Manufacturing sales up in December but down for the year on weak energy sector

Wood-products-Statistics-Canada-oil-industry-Alberta-manufacturing-EDIWeekly
Sales of wood products were up 5.5 per cent in December, their highest level since December 2006, according to Statistics Canada.

Alberta’s weakened energy sector continues to pull the country’s manufacturing sales down. For the sixth consecutive month, sales of petroleum and coal products were lower in December than in the previous month, by 2.4 per cent. In all, Alberta’s manufacturing sales contracted by 16 per cent in December and 28.6 per cent for the year, enough to offset gains made in several other sectors and contribute to a net 1.5 per cent drop nationally for the year. This made 2015 the first year in which manufacturing sales fell on an annual basis since 2009. Annual manufacturing sales came to $609.5 billion in 2015, Statistics Canada reports.

Despite the drag from the energy sector, manufacturing sales were up a fairly robust 1.2 per cent for the month of December, coming in at $51.6 billion. It was the second consecutive monthly increase, Statistics Canada said, with increases in seven provinces. According to Thomson Reuters, economists had expected a gain of just 0.7 per cent in December. Sales of motor vehicles and wood products accounted for more than half of the monthly gain.

Wood-products-sales-Statistics-Canada-oil-industry-Alberta-manufacturing-EDIWeekly
Manufacturing sales in Canada. Source: Statistics Canada

Sales of cars and trucks were up 3.6 per cent in December. This was in part due to new models being released by some car makers in the fourth quarter, spurring consumer demand. The motor vehicle industry increases helped give Ontario manufacturers a 0.7 per cent gain in sales. There were also higher sales of industrial machinery in Ontario.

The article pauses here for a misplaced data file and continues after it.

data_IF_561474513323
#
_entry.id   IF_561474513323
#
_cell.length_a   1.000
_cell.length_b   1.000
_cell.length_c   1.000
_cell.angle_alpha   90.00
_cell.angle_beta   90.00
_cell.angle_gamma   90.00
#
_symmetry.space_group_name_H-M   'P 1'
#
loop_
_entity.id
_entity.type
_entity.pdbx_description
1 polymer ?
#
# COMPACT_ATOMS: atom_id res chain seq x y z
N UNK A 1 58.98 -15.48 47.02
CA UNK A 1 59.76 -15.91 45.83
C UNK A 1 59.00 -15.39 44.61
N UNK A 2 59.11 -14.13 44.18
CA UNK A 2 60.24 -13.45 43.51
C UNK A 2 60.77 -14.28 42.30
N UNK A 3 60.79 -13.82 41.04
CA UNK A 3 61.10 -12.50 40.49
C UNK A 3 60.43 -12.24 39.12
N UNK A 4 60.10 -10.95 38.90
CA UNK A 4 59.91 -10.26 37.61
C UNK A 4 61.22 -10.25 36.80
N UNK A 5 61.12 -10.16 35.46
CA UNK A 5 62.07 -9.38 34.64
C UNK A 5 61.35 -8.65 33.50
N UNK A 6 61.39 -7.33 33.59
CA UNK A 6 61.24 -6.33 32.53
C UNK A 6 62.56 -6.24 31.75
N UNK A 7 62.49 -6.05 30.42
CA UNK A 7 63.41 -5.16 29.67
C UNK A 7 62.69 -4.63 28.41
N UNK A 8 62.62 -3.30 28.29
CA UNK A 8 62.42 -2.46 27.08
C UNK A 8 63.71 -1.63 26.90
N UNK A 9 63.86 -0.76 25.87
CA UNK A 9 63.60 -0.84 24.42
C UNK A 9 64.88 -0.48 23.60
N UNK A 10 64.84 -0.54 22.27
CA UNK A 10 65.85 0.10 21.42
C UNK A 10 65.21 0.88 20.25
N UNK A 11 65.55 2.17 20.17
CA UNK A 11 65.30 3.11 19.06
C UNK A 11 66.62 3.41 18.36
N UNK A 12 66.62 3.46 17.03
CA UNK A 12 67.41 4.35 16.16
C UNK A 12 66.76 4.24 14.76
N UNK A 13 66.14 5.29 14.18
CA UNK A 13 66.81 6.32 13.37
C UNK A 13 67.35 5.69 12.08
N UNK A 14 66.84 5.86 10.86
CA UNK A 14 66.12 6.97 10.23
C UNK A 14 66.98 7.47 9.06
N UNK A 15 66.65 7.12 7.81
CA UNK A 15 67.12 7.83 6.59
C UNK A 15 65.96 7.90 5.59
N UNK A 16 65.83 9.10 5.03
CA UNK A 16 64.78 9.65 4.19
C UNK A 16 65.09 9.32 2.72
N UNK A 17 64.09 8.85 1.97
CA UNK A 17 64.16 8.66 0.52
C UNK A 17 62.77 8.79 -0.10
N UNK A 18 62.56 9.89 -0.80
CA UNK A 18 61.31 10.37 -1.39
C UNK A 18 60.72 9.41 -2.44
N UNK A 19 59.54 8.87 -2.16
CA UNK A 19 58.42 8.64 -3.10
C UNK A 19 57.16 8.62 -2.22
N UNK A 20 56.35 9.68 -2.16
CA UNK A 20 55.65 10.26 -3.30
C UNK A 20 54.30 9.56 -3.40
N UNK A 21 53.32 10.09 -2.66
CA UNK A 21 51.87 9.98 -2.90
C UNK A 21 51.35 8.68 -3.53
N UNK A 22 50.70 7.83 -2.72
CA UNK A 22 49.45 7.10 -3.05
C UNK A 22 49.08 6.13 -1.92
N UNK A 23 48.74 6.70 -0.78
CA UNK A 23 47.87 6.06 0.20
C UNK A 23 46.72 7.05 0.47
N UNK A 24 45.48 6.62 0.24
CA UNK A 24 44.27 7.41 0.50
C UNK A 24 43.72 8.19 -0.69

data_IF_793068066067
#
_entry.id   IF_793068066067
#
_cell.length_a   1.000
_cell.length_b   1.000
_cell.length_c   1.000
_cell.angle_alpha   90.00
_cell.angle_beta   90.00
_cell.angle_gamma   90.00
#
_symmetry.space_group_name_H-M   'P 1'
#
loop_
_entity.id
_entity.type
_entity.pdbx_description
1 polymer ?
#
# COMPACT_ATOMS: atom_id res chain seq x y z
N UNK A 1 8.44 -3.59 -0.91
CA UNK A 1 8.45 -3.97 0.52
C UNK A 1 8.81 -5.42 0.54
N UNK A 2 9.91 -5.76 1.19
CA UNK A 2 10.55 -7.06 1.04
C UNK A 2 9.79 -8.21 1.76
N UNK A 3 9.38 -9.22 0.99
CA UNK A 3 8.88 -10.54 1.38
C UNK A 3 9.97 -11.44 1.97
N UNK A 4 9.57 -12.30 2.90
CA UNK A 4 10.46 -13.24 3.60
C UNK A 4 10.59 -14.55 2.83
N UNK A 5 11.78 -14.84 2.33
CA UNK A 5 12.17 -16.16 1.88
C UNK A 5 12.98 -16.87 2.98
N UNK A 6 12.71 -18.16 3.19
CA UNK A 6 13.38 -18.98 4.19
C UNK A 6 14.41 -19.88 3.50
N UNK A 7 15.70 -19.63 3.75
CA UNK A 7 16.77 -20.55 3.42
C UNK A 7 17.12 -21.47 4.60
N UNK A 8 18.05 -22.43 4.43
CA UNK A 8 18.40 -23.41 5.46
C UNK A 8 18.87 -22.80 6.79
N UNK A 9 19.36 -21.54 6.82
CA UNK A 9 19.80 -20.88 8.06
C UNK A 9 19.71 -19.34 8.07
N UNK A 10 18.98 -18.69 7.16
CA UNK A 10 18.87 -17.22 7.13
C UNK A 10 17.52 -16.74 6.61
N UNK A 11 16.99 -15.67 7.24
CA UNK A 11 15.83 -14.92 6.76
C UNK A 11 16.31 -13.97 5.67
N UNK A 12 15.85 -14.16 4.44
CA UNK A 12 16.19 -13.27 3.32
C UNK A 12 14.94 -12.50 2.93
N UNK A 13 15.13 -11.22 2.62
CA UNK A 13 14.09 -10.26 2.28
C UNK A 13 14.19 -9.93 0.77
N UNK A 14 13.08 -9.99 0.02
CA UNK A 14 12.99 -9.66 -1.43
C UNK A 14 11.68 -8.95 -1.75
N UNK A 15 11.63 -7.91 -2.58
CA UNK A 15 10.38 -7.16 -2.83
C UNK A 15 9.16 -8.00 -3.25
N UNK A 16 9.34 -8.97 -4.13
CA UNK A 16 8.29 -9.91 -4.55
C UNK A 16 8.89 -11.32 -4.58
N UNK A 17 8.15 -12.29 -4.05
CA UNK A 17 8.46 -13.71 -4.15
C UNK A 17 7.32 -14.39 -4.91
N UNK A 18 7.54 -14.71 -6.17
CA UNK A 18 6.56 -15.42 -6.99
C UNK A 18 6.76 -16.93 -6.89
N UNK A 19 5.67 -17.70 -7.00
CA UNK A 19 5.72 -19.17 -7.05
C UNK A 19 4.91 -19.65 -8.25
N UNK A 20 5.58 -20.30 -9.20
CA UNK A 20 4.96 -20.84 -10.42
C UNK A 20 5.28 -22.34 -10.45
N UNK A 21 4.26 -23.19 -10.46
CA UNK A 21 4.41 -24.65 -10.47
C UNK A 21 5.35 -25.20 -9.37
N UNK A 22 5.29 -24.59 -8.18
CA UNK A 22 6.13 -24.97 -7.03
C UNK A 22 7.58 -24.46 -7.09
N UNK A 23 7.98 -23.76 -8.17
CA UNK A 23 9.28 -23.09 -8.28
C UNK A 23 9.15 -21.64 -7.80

Sales of wood products, meanwhile, reached their highest level since 2006, rising 5.5 per cent in December. Statistics Canada notes that the industry has seen a turnaround in recent years, with greater foreign demand for Canadian lumber, millwork and forestry products.

On an annual basis, sales were up in twelve of the twenty-one industries reported on by Statistics Canada. The largest gain was in transportation equipment, with motor vehicles accounting for half of the dollar increase. Sales of cars and trucks were up 9.1 per cent for the year, while sales of car parts rose 8.9 per cent. Production of aerospace products and parts was up 10.2 per cent.

Did you miss this?

Other Popular Stories

  • Ford’s 347 kph GT: World's fastest supercar a testbed for new automotive technology
  • CAE to acquire Lockheed Martin flight training division
  • Ontario wants to be heard at Enbridge pipeline hearings
  • Ontario's food producers missing local growth opportunities: study
  • Calgary tech company says radio frequency oil extraction tests were successful
  • Talk of recovery in Canada's oilpatch as Encana posts better than expected earnings
  • SNC-Lavalin to build $4.2 billion Champlain Bridge in Montreal
  • U.S. and Mexico resume talks for NAFTA auto agreement — door open for Canada to return to negotiations
  • SpaceX "first orbital class rocket capable of reflight" test flight today: $12 billion in contracts and a 100 missions at stake: live feed of launch
  • Valves essential component of safe oil pipeline
  • Widespread gains in June manufacturing sales encouraging sign in sluggish economy
  • Bruce Power nuclear deal good for Ontario manufacturers: CME
  • GM/Honda latest partners in search for affordable fuel cell car
  • US energy self-reliance, pipeline uncertainty put Canada's energy sector at risk
  • Bombardier to build MRO facility in China
  • Seven electric vehicle trends for 2020 — forecasts, technology, solar and autonomous driving
  • Developing BC's LNG industry would generate $7.4 billion per year: report
  • Bombardier CS100 certified by Transport Canada
  • Magna International acquires German transmission giant
  • Bombardier upbeat about growth prospects now that CSeries jets are flying
Scroll to Top